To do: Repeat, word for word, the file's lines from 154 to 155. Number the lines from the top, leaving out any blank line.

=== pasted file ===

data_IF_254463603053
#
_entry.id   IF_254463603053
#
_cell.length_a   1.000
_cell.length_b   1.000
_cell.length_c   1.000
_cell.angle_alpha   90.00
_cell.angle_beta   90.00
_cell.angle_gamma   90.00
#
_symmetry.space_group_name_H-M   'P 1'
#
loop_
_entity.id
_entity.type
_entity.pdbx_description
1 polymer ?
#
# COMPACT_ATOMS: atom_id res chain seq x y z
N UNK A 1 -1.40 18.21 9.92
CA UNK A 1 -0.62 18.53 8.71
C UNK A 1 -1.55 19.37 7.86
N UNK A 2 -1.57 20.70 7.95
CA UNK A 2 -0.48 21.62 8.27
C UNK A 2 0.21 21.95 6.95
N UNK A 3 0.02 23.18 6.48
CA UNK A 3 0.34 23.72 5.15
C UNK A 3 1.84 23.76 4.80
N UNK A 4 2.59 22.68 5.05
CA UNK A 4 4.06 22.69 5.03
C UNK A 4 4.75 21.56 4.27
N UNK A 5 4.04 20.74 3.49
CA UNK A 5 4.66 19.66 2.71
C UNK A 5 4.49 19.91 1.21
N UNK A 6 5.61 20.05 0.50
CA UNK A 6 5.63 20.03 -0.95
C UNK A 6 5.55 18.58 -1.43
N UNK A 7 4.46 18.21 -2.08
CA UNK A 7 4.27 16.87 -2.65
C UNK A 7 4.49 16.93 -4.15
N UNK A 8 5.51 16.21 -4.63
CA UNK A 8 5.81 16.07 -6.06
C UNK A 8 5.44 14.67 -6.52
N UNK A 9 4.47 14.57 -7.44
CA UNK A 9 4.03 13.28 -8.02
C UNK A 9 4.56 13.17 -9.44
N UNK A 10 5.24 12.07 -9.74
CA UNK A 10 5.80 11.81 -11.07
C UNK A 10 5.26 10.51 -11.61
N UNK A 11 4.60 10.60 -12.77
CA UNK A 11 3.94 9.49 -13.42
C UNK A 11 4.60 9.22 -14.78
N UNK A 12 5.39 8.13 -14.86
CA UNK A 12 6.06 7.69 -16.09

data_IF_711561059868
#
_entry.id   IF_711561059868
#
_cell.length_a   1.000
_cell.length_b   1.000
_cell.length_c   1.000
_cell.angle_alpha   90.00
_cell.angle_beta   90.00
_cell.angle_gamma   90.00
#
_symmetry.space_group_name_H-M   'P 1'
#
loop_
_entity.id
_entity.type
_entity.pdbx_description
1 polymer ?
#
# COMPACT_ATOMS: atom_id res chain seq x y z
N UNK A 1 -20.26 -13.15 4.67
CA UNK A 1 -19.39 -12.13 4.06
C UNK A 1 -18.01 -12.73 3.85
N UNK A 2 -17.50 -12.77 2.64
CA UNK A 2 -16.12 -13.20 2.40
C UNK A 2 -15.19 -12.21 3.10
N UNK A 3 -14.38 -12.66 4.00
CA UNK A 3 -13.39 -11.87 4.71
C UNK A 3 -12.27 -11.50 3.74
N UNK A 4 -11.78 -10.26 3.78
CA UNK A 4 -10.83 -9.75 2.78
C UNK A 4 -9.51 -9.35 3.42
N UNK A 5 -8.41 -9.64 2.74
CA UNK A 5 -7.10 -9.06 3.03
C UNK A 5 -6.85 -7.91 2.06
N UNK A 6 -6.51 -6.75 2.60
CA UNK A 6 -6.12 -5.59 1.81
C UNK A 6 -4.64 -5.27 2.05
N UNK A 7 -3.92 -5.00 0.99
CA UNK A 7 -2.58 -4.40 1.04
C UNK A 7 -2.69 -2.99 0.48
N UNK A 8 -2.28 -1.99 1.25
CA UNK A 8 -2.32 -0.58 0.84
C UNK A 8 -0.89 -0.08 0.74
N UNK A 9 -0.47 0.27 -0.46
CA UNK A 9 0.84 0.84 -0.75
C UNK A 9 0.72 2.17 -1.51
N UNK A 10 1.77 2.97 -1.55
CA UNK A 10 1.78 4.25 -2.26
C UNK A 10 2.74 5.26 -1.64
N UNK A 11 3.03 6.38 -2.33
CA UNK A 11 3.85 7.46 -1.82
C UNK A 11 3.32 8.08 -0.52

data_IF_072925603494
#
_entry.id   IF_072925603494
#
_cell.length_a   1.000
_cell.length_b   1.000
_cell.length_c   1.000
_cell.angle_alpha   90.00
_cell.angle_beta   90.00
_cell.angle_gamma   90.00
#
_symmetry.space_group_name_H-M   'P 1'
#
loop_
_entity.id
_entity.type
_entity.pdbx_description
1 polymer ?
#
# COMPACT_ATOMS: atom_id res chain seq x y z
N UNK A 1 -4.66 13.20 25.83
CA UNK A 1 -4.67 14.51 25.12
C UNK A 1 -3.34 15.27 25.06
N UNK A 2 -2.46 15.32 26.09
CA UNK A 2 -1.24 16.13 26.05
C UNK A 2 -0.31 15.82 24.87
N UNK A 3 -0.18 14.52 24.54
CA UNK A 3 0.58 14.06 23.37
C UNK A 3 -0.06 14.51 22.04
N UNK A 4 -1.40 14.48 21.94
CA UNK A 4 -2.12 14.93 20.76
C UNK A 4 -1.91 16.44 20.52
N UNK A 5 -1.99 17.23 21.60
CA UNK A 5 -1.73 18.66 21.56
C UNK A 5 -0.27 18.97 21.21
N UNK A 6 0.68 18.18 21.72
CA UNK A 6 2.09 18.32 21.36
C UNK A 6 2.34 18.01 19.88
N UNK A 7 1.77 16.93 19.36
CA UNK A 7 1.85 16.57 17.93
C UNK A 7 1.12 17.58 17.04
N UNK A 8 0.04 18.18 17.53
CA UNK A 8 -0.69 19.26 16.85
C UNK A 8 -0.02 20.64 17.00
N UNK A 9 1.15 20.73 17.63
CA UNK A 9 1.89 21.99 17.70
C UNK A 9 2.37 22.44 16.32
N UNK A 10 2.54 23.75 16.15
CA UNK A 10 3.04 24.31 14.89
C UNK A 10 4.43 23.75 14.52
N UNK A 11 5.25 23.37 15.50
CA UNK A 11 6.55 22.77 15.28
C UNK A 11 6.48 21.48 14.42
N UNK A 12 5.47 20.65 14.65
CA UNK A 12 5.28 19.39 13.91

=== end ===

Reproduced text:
CA UNK A 9 1.89 21.99 17.70
C UNK A 9 2.37 22.44 16.32